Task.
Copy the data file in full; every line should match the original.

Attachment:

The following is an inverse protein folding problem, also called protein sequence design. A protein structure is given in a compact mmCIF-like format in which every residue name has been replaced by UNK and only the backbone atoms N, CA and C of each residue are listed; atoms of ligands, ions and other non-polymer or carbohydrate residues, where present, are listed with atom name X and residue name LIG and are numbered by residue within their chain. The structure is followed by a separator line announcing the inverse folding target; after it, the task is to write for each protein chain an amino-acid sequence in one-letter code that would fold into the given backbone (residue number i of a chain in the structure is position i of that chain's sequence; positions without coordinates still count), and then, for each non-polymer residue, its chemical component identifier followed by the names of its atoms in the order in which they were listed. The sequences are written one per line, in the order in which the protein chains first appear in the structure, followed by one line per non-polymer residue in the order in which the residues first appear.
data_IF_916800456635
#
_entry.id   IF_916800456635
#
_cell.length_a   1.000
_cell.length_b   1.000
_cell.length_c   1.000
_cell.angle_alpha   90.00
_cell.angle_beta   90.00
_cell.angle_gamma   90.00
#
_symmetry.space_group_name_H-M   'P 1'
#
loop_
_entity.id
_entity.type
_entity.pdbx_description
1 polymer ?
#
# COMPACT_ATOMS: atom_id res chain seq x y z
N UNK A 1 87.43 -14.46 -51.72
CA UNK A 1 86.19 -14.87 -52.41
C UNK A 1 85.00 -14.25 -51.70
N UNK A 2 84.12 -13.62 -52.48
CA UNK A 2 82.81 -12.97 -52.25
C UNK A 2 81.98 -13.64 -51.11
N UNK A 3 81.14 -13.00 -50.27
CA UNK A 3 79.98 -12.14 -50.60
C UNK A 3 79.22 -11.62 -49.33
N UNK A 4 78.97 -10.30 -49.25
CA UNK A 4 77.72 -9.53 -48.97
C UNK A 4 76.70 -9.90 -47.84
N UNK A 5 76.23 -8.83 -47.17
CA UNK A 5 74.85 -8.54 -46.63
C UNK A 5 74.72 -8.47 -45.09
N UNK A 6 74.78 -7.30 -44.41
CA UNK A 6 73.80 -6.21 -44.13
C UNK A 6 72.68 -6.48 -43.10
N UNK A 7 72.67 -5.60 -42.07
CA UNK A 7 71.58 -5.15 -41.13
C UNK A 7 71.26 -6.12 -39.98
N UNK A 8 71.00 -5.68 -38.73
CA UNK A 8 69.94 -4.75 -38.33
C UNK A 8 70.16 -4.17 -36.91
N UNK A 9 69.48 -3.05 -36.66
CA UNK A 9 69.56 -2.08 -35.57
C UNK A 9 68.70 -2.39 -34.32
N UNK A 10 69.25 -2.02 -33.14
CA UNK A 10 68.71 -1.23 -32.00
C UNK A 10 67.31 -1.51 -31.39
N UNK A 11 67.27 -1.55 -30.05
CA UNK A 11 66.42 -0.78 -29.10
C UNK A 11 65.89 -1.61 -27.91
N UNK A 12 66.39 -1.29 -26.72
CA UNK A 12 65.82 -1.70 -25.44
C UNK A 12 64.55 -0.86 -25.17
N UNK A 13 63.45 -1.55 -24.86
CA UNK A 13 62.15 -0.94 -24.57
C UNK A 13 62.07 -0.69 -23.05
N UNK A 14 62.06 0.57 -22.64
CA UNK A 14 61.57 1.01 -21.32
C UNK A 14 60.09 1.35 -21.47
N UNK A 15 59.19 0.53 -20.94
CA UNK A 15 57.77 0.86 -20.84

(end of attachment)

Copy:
The following is an inverse protein folding problem, also called protein sequence design. A protein structure is given in a compact mmCIF-like format in which every residue name has been replaced by UNK and only the backbone atoms N, CA and C of each residue are listed; atoms of ligands, ions and other non-polymer or carbohydrate residues, where present, are listed with atom name X and residue name LIG and are numbered by residue within their chain. The structure is followed by a separator line announcing the inverse folding target; after it, the task is to write for each protein chain an amino-acid sequence in one-letter code that would fold into the given backbone (residue number i of a chain in the structure is position i of that chain's sequence; positions without coordinates still count), and then, for each non-polymer residue, its chemical component identifier followed by the names of its atoms in the order in which they were listed. The sequences are written one per line, in the order in which the protein chains first appear in the structure, followed by one line per non-polymer residue in the order in which the residues first appear.
data_IF_916800456635
#
_entry.id   IF_916800456635
#
_cell.length_a   1.000
_cell.length_b   1.000
_cell.length_c   1.000
_cell.angle_alpha   90.00
_cell.angle_beta   90.00
_cell.angle_gamma   90.00
#
_symmetry.space_group_name_H-M   'P 1'
#
loop_
_entity.id
_entity.type
_entity.pdbx_description
1 polymer ?
#
# COMPACT_ATOMS: atom_id res chain seq x y z
N UNK A 1 87.43 -14.46 -51.72
CA UNK A 1 86.19 -14.87 -52.41
C UNK A 1 85.00 -14.25 -51.70
N UNK A 2 84.12 -13.62 -52.48
CA UNK A 2 82.81 -12.97 -52.25
C UNK A 2 81.98 -13.64 -51.11
N UNK A 3 81.14 -13.00 -50.27
CA UNK A 3 79.98 -12.14 -50.60
C UNK A 3 79.22 -11.62 -49.33
N UNK A 4 78.97 -10.30 -49.25
CA UNK A 4 77.72 -9.53 -48.97
C UNK A 4 76.70 -9.90 -47.84
N UNK A 5 76.23 -8.83 -47.17
CA UNK A 5 74.85 -8.54 -46.63
C UNK A 5 74.72 -8.47 -45.09
N UNK A 6 74.78 -7.30 -44.41
CA UNK A 6 73.80 -6.21 -44.13
C UNK A 6 72.68 -6.48 -43.10
N UNK A 7 72.67 -5.60 -42.07
CA UNK A 7 71.58 -5.15 -41.13
C UNK A 7 71.26 -6.12 -39.98
N UNK A 8 71.00 -5.68 -38.73
CA UNK A 8 69.94 -4.75 -38.33
C UNK A 8 70.16 -4.17 -36.91
N UNK A 9 69.48 -3.05 -36.66
CA UNK A 9 69.56 -2.08 -35.57
C UNK A 9 68.70 -2.39 -34.32
N UNK A 10 69.25 -2.02 -33.14
CA UNK A 10 68.71 -1.23 -32.00
C UNK A 10 67.31 -1.51 -31.39
N UNK A 11 67.27 -1.55 -30.05
CA UNK A 11 66.42 -0.78 -29.10
C UNK A 11 65.89 -1.61 -27.91
N UNK A 12 66.39 -1.29 -26.72
CA UNK A 12 65.82 -1.70 -25.44
C UNK A 12 64.55 -0.86 -25.17
N UNK A 13 63.45 -1.55 -24.86
CA UNK A 13 62.15 -0.94 -24.57
C UNK A 13 62.07 -0.69 -23.05
N UNK A 14 62.06 0.57 -22.64
CA UNK A 14 61.57 1.01 -21.32
C UNK A 14 60.09 1.35 -21.47
N UNK A 15 59.19 0.53 -20.94
CA UNK A 15 57.77 0.86 -20.84